About the Project
Services: game localization.
Working languages: 12 (Russian, English, French, Italian, German, Spanish, Polish, Chinese, Japanese, Brazilian Portuguese, Korean, Dutch).
Game type: online, social, mobile.
Timeline: August 2012 to present.
Size: 446,374 words so far.
Team: 40 people, including 24 translators, 1 project manager, 15 editors (12 native speakers and 3 in-house editors for the Russian to English localized texts).
- translation and editing of the game’s main text;
- translation and editing of the game’s updates.
General InformationThe JoyBits company used to be known as a developer of mobile games for the J2ME platform. After the iOS and Android mobile operating systems were released, JoyBits decided to redirect its efforts toward these new platforms, in no small part because they provided access to players in other countries. In 2012, the company undertook the task of localizing their games into foreign languages. The contractor they chose for this was All Correct.
Doodle God is an upbeat and entertaining puzzle game in which you can play god with all four elements at your disposal: Fire, Earth, Water and Air. Combine them to get new elements and build an entire civilization.
Project SpecificsInitially, our task was to completely localize the game. We had to set up a process of collaboration with the client in order to optimize our work on the project as much as possible. After the game’s main text was localized, our task then became to provide support for the game’s localized versions and translate its updates and additional marketing materials.
The main development language was Russian.
The game was then translated into the main localization language — English — and then into all the other required languages.
The game presents the player with elements that the player then has to combine to create new elements. The creation of a new element is accompanied by an amusing joke or a wise proverb of unknown origin, intended to illustrate the element (the element’s title is mentioned in the quote, or the quote describes it indirectly).
Game Main Text LocalizingOur first task from the developers was to localize a significant volume of the game’s text from Russian into English, and then into another 11 languages. These were mainly texts related to the game’s mechanics. The next stage of the project forced us to put on our thinking caps. We had to localize the list of elements and the quotes illustrating each element into the target languages. As was mentioned above, when the player creates a new element, a joke or proverb of unknown origin appears along with it. It wasn’t enough to simply translate them—we had to adapt them to the cultural background of each target language. Sometimes our translators had to completely swap the jokes or proverbs with localized variations that were understandable and recognizable to the target audience in their own country. The entire process was carried out in close collaboration with the customer. Everyone understood that our main goal was to convey the same humor and wisdom that the developers put into the game’s original language.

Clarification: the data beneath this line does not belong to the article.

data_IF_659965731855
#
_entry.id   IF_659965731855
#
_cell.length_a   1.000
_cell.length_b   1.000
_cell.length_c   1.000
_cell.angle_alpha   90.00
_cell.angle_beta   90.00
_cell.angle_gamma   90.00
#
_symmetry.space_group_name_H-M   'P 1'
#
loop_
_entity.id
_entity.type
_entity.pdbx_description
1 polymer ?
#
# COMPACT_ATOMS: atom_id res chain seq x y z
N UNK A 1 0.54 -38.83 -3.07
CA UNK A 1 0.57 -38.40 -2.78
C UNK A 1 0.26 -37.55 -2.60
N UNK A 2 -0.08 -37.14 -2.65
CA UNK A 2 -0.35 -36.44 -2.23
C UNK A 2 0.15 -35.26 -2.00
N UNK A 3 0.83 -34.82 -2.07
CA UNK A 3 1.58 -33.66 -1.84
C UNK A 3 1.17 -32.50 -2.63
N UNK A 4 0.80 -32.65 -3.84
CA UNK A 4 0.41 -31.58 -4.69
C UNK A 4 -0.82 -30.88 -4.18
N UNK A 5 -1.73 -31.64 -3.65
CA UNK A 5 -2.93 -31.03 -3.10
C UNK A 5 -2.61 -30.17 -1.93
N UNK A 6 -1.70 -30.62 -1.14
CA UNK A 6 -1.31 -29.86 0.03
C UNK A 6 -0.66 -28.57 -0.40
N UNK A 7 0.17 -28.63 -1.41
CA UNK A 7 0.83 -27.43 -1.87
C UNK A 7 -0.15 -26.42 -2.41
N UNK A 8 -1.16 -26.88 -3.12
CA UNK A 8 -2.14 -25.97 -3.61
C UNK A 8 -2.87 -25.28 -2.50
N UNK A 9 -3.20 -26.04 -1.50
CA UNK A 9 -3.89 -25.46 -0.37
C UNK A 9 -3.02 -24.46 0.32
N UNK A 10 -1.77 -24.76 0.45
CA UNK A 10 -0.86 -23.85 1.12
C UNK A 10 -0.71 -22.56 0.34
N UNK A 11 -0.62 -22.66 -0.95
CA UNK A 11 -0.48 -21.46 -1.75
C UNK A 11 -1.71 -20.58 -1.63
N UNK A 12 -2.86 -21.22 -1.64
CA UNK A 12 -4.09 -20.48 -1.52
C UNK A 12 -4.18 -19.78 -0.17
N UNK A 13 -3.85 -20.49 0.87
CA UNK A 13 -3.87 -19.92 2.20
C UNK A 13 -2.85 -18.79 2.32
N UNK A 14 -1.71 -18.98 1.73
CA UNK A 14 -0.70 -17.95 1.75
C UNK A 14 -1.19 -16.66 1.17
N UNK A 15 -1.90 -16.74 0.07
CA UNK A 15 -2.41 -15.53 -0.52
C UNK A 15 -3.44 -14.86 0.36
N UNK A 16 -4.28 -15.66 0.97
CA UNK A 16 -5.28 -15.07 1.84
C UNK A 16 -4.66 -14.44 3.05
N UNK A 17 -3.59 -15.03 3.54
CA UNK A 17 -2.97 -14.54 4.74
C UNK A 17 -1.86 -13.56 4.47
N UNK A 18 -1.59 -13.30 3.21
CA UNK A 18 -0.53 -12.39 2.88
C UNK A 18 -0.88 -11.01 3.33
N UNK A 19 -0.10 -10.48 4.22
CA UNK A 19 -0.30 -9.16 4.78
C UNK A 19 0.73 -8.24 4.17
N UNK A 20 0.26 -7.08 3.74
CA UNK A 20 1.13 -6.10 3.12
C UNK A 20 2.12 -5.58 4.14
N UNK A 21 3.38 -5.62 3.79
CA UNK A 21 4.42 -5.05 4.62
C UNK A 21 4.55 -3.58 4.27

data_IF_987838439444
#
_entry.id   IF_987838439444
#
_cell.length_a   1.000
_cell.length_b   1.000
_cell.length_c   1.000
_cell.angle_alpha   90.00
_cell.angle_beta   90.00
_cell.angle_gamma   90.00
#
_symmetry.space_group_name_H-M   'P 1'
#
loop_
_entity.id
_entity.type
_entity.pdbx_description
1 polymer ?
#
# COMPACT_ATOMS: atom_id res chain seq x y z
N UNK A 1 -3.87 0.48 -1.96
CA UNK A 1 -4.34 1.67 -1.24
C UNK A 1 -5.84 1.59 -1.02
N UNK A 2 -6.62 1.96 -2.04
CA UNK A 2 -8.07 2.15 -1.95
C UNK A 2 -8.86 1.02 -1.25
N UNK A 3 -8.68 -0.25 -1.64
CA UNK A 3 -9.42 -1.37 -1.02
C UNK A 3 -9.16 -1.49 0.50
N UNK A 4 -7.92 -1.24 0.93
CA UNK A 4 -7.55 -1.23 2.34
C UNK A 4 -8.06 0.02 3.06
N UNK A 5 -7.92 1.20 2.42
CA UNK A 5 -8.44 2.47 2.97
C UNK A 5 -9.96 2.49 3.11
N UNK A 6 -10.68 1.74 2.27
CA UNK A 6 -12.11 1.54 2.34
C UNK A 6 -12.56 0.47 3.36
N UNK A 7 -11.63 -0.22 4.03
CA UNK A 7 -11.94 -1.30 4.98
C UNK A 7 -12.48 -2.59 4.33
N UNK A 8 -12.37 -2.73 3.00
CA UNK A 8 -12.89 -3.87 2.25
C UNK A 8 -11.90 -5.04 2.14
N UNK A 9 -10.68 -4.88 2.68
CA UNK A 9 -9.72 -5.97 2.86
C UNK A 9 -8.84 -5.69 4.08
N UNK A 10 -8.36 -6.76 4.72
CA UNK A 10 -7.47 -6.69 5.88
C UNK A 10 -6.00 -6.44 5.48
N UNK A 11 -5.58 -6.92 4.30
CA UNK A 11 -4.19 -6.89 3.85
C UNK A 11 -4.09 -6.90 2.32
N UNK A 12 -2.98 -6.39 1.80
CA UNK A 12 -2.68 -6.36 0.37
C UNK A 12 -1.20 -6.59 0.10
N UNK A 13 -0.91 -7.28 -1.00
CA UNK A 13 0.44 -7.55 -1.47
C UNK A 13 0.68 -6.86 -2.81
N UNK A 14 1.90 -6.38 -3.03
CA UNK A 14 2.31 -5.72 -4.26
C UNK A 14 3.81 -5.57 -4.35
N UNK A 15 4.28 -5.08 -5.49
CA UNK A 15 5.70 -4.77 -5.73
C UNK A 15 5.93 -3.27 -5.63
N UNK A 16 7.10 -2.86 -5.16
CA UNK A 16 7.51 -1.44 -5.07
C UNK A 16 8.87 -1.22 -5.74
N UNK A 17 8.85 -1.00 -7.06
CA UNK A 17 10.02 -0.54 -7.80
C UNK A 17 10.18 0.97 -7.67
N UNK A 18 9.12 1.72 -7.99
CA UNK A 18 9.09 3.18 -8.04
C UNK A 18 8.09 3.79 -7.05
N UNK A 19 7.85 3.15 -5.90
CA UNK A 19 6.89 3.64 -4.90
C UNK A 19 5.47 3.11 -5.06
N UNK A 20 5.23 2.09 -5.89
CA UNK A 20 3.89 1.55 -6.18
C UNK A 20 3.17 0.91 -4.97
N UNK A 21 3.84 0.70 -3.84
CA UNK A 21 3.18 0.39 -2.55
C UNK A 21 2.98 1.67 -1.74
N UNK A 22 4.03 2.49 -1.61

Game Update LocalizingThe game is updated several times per week, and these updates represent two types of tasks:
- localizing texts related to the game mechanics;
- translating a list of new elements and selecting suitable jokes or proverbs to illustrate them (translation or copywriting).
The average volume of a single update is 150-200 words for translation.
Updates totalling fewer than 500 words are delivered to the customer on the same day as they are received.
Updates of over 500 words are delivered the following day.
Project ManagementFor localization, we use the memoQ translation memory server. In it, we have built up an extensive translation database and term base for each language.
The entire team has 24/7 access to our server. Our translators and editors begin their work on the project as soon as they receive notification from the project manager. This workflow allows us to ensure consistency in translated terminology — the names of items, in-game areas, achievements, functional buttons and much more. It also gives us the ability to use uniform versions of typical phrases throughout all the game’s updates, which gives players a feeling of consistency.
JoyBitsJoyBits is one of the leading Russian developers and publishers of games for mobile platforms and social networks. The company was founded in 2002.
Since 2002, it has released over 40 games and applications for the J2ME platform, including Silent Storm Mobile, DMB and Disciples Mobile.
Since 2007, JoyBits has been releasing casual games for the PC and Mac. The company is currently working on sequels of the Cassandra’s Journey series, Bigfoot: Chasing Shadows, Munchausen and other projects.
In 2010, the iOS version of Doodle God spent several months in the top 10 most sold games on the App Store. Following Doodle God’s success, Doodle Devil and Doodle Farm were also developed. Now JoyBits specializes in the mobile and social games market, successfully adapting existing hit games and working on new ones.